This slideshow requires JavaScript.

The summary of the plates we had was this (when ordering two or more courses, you get to decide which sequence you’d like them in):

  • Whitebait salad – crisp and tasty.
  • Serrano ham, apricot, fresh goat cheese and mint – beautiful flavours and textures, but maybe a struggle to justify $26 against some of the other dishes.
  • Venison loin with crispy potato cake, truffled leek, apple and cranberry – classic pairings and pleasantly lightened by both the cranberry and caramelised apple.
  • Lamb tongue with kumara foam, lemon hazelnut and pomegranate – soothing textures and flavours.
  • Beef tenderloin with rosti, portobello mushroom, and tarragon/balsamic butter – beautifully cooked with smokey mushrooms, although the balsamic butter was rich and better with the truffle fries.

Overall a sensation of flavourful dishes done with a light hand. And if you want dessert, maybe just choose one ‘main’ plate that takes your eye and share another with others, as two nearly-mains can be quite filling. To dessert then.

The lemon trifle was nicely dense and rated. The chocolate mousse was nice and light with tangy complimentary summer berries. And the petit fours were beautifully presented and plenty for two (or actually four people just wanting a mouthful of something sweet to finish).

So, a very pleasant experience overall with the professional and reasonably formal service you’d expect, although we all found it cold by the windows (and this on a summer evening). The wine matching was judged to be very good and included a couple of new taste experiences, and you can do dessert and cocktails in the revamped bar area, so that’s another way to have a wee taste if you don’t have a full evening available.

2 Grey Street, Wellington

Happy birthday Astoria!

Check out details about Astoria’s 20th birthday happening soon.

If you’re an Astoria fan, I’m sure you’ll want to help them celebrate.

The Garage Project Taproom

Just when we thought the Garage Project had it all covered, they’ve added a Taproom in Aro Valley. Small, cute, and quintessentially Aro, it’s definitely worth a visit.

The staff are very helpful and happy to talk you through all the different tipples (all GP of course), and even gave me a demo of how their new cask pull pourer works (check out the sprinkler head action below). It didn’t hurt that the sample I then had to drink was one of my favourites – a milk cereal stout made with cornflakes and additional milk proteins for that creamy finish.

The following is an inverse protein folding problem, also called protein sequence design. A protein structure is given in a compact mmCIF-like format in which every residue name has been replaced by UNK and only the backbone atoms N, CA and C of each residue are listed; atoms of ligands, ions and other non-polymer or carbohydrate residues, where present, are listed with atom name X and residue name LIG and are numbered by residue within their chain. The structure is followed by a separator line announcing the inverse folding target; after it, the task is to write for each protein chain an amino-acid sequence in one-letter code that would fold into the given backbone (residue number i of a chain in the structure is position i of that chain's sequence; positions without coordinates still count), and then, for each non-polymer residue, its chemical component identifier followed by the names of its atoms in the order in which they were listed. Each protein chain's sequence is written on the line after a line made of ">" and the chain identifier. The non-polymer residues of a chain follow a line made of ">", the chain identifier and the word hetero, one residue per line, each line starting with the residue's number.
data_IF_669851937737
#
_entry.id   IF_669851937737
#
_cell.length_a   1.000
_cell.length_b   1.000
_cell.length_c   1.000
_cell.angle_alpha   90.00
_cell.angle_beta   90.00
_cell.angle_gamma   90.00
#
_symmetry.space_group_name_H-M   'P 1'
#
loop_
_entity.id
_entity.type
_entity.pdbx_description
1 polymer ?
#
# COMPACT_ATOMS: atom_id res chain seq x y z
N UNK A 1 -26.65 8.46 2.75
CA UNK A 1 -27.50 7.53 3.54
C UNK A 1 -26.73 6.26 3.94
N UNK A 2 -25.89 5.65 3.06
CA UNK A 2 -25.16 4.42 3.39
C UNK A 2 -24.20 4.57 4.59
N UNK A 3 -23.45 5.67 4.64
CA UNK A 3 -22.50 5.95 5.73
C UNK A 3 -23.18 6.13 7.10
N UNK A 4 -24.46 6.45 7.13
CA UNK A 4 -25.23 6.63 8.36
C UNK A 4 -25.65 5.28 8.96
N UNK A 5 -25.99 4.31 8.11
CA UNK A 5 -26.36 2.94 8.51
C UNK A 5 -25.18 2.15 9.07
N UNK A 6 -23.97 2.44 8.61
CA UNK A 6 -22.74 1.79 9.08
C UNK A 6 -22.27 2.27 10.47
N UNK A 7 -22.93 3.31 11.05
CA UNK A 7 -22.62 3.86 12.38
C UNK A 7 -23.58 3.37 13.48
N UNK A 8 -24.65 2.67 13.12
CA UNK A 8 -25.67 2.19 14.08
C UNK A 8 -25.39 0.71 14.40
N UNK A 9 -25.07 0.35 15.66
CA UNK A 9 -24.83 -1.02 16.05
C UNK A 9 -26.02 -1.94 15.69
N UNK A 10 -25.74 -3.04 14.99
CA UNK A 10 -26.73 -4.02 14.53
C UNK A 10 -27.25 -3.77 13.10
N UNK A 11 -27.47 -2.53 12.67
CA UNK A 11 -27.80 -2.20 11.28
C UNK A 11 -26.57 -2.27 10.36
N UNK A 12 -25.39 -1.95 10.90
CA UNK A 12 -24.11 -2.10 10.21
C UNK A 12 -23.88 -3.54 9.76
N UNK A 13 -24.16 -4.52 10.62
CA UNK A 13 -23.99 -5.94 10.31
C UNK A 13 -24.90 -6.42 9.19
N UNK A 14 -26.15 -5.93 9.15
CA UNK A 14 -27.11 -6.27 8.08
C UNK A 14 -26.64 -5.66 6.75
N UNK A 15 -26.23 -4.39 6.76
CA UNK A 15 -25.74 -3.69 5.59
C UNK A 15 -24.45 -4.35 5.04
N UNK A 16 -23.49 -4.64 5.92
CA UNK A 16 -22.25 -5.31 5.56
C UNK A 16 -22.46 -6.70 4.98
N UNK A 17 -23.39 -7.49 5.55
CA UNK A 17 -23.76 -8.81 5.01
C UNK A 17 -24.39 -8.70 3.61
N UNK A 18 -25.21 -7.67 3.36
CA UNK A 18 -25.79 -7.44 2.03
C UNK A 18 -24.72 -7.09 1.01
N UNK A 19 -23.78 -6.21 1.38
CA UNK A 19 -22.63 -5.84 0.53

The beers on tap are all helpfully displayed on the wall in sample bulbs so you can see what your tipple will look like, and the cans are displayed with their grains or hops above.

I tried a few, and being a warm sunny afternoon settled on the Bossa Nova five-fruits tropical brew, lightly fermented (so it must be a health food right?). The strongest fruit note to me was passionfruit, and it was easy drinking – a good session beer, if I could ever manage more than one!

Some of the more unusual beers currently are the Wiggly Stick (a trial of unique Australian hops), and the Cabbages and Kings oyster stout (120 oysters in each brew, with an oyster in the glass if you fancy), alongside favourites like Cherry Bomb, Angry Peaches, Aro Noir and Nerissimo.

The food is by Ti Kouka and the Leeds Street Bakery and the meats are from Ontrays at Petone, so all quality products.

We indulged in the Aro Noir braised beef brisket with BBQ sauce, smoked cheddar and pickled cabbage (tender and delicious in crispy bread wedges), while eyeing up the turducken with bacon and swiss cheese for next time.

The smoked potato chips weren’t available this time (something about the cooking process not meeting their standards just at the minute) so we indulged in the two cold cuts platter which included lamb prosciutto (unusual), chicken liver pate topped with Death From Above sweet jelly (moorish), and the Chicharron pork scratchings with bacon salt (yep both porky and bacony).

Hard not to enjoy a Sunday afternoon outing here.

Tuesday to Sunday (3pm weekdays, noon weekends) to 10pm.

91 Aro Street.

Taproom try some new





Hanging Ditch cocktails

Tucked in beside Goldings Free Dive Bar is the newest addition in the Eva-Leeds laneway – the Hanging Ditch cocktail bar.

The bar is compact with a nice vibe, and spaces for lounging, or more upright pursuits (like lifting one’s glass), and a short menu for food and drink alike (there are wines and beers as well, but it was the cocktail’s I’d gone to check out). The point to the short menu is so it can be creative and changed regularly.